Harvard University Press, 1993 - 353 síđur
Within the space of three centuries leading up to the great Persian invasion of 480 BC, Greece was transformed from a simple peasant society into a sophisticated civilization that dominated the shores of the Mediterranean from Spain to Syria and from the Crimea to Egypt--a culture whose achievements in the fields of art, science, philosophy, and politics were to establish the canons of the the Western world.
Oswyn Murray places this remarkable development in the context of Mediterranean civilization. He shows how contact with the East catalyzed the transformation of art and religion, analyzes the invention of the alphabet and the conceptual changes it brought, describes the expansions of Greece in trade and colonization, and investigates the relationship between military technology and political progress in the overthrow of aristocratic governments.
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... fighting age ; from the early seventh century the new heavier armour and massed infantry tactics ( ch . 8 ) will have made such trained bands effective against far larger numbers . The poetry of Archilochos brings out the military ...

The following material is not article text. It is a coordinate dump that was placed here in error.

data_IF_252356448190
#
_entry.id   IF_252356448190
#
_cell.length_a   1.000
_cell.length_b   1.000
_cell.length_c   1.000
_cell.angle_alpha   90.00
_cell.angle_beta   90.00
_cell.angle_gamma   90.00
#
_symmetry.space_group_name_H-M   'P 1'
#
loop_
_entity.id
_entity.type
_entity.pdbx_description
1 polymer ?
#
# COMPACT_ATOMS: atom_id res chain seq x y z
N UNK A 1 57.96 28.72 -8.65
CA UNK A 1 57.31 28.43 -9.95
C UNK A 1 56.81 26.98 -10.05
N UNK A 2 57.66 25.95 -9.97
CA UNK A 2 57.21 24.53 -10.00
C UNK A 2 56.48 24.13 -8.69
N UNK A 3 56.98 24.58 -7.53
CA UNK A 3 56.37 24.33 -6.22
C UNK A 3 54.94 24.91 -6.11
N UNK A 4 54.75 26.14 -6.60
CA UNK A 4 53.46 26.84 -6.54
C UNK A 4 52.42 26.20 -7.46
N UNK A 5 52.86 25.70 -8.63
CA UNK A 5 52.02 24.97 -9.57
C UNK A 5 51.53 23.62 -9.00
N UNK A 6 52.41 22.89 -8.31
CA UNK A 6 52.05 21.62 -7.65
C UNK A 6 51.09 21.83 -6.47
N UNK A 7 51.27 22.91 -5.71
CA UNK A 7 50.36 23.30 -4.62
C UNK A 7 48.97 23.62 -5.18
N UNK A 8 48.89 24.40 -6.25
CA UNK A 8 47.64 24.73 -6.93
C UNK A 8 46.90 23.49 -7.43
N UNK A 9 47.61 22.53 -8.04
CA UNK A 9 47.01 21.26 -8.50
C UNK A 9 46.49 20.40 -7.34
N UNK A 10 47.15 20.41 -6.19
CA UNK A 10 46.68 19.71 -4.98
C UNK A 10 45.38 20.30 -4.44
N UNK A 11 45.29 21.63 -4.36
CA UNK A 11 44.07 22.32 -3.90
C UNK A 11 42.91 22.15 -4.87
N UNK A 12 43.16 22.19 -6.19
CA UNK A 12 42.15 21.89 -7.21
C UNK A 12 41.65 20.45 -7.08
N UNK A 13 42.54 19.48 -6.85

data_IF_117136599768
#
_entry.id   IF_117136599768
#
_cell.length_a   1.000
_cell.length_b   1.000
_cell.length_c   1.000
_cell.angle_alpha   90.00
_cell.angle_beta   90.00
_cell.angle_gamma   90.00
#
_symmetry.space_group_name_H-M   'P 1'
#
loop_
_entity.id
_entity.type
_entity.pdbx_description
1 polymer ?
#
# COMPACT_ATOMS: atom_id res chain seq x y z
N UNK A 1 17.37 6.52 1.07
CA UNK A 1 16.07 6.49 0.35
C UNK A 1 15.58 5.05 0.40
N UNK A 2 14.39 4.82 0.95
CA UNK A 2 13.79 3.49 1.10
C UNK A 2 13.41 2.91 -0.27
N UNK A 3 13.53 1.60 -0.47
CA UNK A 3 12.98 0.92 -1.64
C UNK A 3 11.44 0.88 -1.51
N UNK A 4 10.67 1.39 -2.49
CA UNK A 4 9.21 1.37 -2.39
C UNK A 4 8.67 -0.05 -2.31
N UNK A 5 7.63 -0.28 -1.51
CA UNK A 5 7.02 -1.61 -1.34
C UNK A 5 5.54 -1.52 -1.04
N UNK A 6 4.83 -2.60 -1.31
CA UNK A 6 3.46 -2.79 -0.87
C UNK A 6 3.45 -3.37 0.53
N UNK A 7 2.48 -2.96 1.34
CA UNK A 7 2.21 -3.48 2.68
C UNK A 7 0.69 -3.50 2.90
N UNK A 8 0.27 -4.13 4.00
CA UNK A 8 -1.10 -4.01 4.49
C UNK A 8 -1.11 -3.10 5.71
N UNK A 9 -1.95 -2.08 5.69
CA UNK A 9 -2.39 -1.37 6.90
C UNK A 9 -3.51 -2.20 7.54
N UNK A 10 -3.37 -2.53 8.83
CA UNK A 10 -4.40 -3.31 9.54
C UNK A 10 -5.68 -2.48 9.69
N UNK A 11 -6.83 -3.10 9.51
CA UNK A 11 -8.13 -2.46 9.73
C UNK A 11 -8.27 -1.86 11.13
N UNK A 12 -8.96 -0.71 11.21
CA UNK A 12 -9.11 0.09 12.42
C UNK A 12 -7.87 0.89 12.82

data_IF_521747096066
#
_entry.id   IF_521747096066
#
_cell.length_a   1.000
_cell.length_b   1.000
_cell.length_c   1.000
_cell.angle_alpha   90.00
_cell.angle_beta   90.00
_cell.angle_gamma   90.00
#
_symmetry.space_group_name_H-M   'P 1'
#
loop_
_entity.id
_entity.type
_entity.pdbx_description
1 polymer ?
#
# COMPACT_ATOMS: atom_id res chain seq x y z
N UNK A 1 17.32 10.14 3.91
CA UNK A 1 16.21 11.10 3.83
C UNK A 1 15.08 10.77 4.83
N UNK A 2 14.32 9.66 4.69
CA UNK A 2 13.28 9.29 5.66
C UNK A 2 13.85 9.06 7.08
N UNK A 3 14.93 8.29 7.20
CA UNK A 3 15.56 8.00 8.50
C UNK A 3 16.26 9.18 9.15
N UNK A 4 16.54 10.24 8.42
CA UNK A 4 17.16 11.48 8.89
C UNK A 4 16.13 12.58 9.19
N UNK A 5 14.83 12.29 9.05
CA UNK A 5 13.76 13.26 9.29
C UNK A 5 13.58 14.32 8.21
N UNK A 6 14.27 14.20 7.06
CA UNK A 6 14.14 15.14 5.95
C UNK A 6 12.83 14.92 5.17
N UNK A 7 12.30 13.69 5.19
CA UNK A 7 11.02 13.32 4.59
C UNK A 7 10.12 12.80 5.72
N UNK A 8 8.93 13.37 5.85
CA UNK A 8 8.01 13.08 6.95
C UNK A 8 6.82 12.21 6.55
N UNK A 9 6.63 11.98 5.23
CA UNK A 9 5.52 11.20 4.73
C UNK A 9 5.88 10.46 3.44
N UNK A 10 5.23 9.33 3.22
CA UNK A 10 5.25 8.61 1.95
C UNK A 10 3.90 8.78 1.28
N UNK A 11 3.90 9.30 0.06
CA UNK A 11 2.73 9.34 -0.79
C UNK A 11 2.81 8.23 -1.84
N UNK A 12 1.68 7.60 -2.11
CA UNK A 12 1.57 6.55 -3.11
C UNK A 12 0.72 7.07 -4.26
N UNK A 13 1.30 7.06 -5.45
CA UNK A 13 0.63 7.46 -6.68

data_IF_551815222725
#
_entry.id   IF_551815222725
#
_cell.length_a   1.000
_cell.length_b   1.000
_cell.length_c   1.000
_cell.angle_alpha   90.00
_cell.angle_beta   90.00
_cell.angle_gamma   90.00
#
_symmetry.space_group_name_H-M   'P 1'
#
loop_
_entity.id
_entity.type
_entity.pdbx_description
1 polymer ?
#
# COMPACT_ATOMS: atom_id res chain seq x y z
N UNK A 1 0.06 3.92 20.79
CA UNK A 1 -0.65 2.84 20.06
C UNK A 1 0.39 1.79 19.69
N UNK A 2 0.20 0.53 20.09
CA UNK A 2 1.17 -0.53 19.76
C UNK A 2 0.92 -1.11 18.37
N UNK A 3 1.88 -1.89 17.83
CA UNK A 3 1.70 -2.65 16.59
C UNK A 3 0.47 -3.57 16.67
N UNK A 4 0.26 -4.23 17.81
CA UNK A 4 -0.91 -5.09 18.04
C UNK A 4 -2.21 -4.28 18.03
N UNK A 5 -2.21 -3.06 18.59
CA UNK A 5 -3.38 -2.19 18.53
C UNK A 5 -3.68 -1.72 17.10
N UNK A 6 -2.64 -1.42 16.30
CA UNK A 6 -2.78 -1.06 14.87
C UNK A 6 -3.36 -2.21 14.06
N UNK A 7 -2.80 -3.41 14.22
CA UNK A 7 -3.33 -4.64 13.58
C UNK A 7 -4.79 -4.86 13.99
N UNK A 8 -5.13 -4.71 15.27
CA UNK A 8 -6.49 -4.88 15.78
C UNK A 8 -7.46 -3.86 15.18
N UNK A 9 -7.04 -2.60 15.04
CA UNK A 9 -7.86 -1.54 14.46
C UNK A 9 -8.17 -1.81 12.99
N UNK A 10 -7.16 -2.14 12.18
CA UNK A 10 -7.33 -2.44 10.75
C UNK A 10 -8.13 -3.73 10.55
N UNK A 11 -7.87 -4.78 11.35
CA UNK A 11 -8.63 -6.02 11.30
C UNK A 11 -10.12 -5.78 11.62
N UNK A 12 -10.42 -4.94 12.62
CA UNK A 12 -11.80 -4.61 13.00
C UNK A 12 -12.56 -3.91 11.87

... fighting , but others will not . The shield was held more firmly and closer to the body , in a grip more adapted to pushing than protecting ; for it could be moved around less easily than older types of shield and deflect weapons less ...
... fighting for family , the notion that death will come when it will and that brave men are honoured for their actions in life and death , are all found in Homer . But it is the combination of these different ideas in a short passage ...
Preface to First Edition 1980 I 1
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